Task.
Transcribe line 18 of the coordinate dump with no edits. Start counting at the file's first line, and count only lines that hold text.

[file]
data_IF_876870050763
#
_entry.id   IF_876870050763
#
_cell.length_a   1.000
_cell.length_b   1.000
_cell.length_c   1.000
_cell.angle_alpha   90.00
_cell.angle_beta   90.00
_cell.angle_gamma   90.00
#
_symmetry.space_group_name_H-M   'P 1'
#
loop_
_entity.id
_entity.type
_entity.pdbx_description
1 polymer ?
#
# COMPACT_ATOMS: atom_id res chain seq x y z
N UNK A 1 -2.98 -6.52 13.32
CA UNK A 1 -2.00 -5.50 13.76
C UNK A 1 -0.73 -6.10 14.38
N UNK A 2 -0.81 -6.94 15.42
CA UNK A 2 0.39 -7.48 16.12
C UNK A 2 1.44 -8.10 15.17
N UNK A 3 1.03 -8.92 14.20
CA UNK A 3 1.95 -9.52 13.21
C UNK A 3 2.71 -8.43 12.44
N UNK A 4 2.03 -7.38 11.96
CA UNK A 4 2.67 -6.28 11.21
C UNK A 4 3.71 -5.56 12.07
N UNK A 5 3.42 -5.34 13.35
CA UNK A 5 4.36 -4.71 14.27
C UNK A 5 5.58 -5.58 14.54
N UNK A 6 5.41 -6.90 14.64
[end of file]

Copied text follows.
1 polymer ?